How to Use Disk Utility on a Mac

Bethany Walsh

May 30, 2022

Disk Utility might be a challenge to locate at first, but it's worth the effort. You can't find it in your Applications folder. You'll need to go further and access the Applications folder's Utilities section to find the app. You'll discover a ton of neat small trinkets in this section that are worth a look. Everything from color control to charting data is available in various applications. Just press Command-Shift-U to open the Utility folder in the Finder. Using the same Command-Shift-A shortcut, you may open the Applications folder.

Launchpad's "Other" subdirectory contains your Mac if it's working properly. It resembles a disc passing through a stethoscope in appearance. How To use Disk Utility on a Mac OS utility window, you must first boot your Mac into Mac Recovery Mode, which can be found in the System Preferences.

Why Use Disk Utility?

The following tasks may be accomplished using Disk Utility:

  • Manage internal and external storage devices, such as hard drives and USB drives.
  • Recover data from a damaged or malfunctioning disc.
  • A disc or volume may be erased, formatted, or partitioned.
  • To encrypt or password-protect a storage device.
  • To insert, remove, or eject a disc.
  • For example, enabling or disabling journaling in the file system
  • Using RAID arrays for storage. It can boost speed, reliability, and storage capacity by combining many drives into a RAID configuration.
  • Archiving or backing up data by creating a disc image of your hard drive.

When to Use Disk Utility?

If you encounter any of the following issues, we recommend running Disk Utility:

  • Nothing happens when you try to start your PC.
  • It's not going to work with an external device.
  • Unexpectedly, your applications have stopped working.
  • The file you're trying to open is damaged.
  • You believe that your starting disc is malfunctioning.
  • You need to fix a corrupted disc.

Format a Disk Using Disk Utility

Formatting a drive is useful for a variety of reasons. Your starting drive could need to be cleaned so you can reinstall OS X, an external storage drive for work might need to be encrypted, or you might want to build another partition for Windows or an alternative Mac OS. Encryption and other security measures may be added when formatting a disc.

Verify Drives Health Using Drive Utility

Regularly checking the health of your Mac's internal memory is a smart practice. Disk Utility, included with every Mac, may be used for this operation. You must enter Recovery Mode to do the check. Your Mac displays a list of possible recovery tools in Recovery Mode. Disk Utility App may be launched by clicking on the Disk Utility option at the bottom of the screen. To find and resolve faults in your storage device, follow these instructions. Restarting your Mac normally is all left to do after you're through.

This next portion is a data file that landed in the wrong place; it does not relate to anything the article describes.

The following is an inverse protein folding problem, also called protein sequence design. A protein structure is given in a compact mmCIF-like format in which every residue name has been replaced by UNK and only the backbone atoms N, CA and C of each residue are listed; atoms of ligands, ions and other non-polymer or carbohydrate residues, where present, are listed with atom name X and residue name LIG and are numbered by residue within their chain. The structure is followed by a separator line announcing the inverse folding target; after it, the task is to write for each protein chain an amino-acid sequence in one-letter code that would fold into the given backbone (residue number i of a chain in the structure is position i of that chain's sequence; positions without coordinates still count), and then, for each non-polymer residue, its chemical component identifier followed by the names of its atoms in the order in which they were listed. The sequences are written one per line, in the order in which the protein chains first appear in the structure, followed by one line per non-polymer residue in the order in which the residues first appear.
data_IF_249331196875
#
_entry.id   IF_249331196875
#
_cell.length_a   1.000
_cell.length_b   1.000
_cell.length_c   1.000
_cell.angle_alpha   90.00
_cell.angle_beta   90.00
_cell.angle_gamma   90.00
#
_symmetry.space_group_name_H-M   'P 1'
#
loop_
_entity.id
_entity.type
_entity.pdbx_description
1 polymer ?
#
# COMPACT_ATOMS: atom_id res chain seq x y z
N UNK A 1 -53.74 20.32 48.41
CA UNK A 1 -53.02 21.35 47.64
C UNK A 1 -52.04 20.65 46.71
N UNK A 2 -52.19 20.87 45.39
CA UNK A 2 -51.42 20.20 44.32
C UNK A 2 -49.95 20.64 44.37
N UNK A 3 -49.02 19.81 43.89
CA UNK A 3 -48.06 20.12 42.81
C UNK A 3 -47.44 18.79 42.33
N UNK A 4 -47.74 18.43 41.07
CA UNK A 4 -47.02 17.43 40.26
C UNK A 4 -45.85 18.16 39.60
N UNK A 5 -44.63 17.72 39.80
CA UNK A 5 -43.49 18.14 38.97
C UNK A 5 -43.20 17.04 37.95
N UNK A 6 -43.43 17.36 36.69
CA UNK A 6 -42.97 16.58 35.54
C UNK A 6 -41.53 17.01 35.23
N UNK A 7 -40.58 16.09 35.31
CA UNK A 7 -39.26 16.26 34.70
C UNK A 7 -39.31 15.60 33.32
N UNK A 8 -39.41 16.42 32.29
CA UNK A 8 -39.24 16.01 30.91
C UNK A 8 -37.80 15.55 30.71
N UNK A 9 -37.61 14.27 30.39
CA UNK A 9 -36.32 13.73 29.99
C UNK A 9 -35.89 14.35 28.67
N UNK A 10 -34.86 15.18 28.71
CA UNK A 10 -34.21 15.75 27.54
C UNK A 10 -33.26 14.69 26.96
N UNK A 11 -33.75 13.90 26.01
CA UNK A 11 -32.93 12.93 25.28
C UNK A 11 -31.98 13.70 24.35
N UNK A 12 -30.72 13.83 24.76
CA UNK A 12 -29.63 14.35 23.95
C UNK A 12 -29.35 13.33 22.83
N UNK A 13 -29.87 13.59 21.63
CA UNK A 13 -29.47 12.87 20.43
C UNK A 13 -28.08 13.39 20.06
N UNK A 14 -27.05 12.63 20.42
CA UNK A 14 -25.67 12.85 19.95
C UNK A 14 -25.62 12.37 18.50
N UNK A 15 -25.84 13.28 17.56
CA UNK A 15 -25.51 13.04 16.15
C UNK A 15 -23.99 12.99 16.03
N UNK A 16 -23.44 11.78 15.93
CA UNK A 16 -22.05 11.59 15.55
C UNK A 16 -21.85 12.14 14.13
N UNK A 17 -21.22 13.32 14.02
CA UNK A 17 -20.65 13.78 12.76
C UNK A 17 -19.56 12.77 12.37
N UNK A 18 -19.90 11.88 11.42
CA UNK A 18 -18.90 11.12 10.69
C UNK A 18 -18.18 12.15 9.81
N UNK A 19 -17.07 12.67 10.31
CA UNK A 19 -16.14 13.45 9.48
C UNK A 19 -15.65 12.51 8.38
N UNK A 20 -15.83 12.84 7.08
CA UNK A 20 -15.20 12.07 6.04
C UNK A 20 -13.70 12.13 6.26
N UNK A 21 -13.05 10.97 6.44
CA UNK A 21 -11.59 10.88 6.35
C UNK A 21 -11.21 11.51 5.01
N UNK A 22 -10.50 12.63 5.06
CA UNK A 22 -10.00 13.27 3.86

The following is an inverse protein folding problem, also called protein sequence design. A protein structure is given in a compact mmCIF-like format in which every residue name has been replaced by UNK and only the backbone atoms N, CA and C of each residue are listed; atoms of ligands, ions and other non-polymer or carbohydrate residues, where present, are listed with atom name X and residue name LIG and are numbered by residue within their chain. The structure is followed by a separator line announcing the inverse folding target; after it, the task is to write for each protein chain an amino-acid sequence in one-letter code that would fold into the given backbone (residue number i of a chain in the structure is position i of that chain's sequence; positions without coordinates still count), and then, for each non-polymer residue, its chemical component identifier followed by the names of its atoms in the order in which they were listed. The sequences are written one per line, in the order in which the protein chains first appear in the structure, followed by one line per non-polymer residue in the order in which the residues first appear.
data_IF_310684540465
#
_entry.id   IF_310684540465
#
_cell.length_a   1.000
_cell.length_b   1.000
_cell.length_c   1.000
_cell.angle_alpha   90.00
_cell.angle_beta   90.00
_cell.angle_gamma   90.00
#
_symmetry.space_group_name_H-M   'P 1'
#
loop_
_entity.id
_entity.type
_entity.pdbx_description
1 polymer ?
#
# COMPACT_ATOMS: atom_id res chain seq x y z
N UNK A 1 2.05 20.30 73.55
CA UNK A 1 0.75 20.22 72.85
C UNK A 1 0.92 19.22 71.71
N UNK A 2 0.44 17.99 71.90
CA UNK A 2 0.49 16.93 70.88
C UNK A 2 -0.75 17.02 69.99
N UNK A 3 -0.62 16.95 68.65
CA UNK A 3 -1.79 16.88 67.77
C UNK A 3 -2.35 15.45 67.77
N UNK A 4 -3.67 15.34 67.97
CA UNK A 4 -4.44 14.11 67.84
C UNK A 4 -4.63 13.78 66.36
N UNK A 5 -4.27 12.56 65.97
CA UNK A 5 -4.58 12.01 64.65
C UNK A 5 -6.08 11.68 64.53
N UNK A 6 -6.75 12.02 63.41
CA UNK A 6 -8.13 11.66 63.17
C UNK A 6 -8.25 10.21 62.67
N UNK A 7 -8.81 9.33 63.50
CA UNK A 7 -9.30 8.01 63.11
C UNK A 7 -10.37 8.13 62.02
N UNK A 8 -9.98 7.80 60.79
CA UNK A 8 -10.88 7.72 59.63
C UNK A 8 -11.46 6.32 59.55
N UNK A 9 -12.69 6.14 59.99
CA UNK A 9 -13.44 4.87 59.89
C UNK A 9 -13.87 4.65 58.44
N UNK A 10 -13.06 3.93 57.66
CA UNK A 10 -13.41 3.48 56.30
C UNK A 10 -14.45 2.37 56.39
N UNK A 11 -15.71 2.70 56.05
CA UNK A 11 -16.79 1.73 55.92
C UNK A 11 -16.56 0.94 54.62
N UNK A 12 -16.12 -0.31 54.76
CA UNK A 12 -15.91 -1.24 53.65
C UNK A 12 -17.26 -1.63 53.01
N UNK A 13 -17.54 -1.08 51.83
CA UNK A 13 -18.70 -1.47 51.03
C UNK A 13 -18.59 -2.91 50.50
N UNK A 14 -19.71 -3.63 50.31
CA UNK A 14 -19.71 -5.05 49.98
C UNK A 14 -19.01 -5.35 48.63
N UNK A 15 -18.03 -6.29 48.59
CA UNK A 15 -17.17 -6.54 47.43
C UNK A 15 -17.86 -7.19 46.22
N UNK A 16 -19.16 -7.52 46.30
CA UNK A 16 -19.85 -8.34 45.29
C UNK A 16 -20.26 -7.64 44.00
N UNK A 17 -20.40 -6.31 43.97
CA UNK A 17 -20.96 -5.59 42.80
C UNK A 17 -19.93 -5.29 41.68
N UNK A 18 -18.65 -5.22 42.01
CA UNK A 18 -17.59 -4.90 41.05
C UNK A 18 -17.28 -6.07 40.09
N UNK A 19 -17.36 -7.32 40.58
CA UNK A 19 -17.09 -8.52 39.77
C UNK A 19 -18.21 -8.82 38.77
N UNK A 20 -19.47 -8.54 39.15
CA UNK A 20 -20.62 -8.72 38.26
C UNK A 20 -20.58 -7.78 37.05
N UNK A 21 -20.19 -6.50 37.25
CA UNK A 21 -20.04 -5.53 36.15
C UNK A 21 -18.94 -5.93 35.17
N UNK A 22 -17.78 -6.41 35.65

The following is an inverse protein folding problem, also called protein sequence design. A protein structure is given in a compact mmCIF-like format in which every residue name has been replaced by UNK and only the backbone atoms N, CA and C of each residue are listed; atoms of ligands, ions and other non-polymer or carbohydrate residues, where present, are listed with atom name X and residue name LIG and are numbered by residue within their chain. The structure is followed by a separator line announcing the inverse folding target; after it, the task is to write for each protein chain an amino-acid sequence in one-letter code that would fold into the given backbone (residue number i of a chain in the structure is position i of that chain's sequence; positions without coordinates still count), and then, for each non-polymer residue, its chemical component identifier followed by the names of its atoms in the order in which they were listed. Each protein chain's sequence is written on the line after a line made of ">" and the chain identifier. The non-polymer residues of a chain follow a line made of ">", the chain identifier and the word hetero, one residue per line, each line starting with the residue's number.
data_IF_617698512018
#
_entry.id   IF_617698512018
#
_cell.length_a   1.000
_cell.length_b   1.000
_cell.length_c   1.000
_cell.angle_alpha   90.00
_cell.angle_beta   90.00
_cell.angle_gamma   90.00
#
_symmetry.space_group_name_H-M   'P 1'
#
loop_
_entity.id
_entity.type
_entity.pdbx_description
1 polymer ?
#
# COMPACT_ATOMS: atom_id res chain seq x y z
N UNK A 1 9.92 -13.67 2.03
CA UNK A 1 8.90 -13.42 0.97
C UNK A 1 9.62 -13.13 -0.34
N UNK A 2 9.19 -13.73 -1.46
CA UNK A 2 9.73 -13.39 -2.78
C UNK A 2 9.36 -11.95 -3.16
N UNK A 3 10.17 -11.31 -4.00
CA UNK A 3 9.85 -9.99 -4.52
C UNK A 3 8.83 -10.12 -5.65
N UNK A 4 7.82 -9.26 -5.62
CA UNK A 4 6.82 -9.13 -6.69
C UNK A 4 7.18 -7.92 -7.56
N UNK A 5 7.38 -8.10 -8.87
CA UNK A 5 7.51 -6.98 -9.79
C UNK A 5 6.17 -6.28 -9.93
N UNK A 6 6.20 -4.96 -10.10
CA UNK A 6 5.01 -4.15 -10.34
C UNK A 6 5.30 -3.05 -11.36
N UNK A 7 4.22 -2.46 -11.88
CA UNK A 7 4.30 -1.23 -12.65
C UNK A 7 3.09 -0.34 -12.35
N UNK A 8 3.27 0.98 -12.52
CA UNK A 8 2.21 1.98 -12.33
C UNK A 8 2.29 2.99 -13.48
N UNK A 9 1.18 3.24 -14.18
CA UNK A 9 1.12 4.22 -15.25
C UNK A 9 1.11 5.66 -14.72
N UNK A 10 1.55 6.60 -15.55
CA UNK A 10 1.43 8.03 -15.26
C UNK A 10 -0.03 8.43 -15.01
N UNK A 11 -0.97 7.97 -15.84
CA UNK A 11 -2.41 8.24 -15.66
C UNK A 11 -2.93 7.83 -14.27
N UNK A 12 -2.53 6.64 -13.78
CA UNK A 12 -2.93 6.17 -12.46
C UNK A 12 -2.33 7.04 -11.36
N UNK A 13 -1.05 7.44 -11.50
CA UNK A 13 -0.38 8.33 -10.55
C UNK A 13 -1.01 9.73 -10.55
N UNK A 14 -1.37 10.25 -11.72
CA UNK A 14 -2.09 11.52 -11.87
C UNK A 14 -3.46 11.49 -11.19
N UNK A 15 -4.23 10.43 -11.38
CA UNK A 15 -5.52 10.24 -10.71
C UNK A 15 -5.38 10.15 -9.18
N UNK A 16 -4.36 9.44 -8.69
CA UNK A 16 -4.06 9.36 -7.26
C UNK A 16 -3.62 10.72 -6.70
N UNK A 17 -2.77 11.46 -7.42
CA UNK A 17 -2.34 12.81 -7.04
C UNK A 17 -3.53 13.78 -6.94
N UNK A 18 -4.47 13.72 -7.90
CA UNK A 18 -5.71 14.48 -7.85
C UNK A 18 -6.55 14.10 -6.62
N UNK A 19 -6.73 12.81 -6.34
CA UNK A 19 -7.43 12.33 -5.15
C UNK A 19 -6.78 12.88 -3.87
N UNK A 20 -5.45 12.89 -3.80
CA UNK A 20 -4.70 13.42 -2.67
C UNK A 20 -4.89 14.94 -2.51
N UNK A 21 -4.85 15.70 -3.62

Produce a Disc Image Using Disk Utility

Create a disc image of your folder's contents and then move it to another Mac, an archive, or any other destination that doesn't accept folders. You may use disc image compression to conserve space, but you can also utilize Apple's disc image encryption to protect your data. It's comparable to compressing the folder into a zip archive.

Creating a New Volume on a Hard Drive

It's possible to partition a disc to split it into different containers or to run various operating systems on the same device. Depending on the macOS version, there may be a different way to do this. Create a volume instead of a partition on newer Macs.

RAID Setup in Disk Utility

Choose File >'' RAID Assistant from the menu bar in Disk Utility to set up RAID on a Mac. Using one or more RAID sets, you may mirror, stripe, or concatenate your data by combining drives and partitions. Most people won't need this function, but it's there in case you do. Data written to the RIAD is mirrored (RAID 1) so that it may be recovered in the event of a failure. Even if one of your hard drives fails, all your data may be found on the other.

Striping (RAID 0) allows for greater throughput by distributing disc writes over many drives. If one of the drives fails, you'll lose all of your data, so you're gaining greater speed at the tradeoff of less dependability.

If you have many hard drives, concatenation (JBOD) might be handy in certain situations.


I hope this article has given you a decent idea of what this tool can accomplish when you should use it and what to avoid. When it comes to disc management, Disk Utility is one of the best built-in tools on the market, even if there are superior options out there for certain tasks.

Privacy Policy | Terms of Use

© 2023

Contact us at: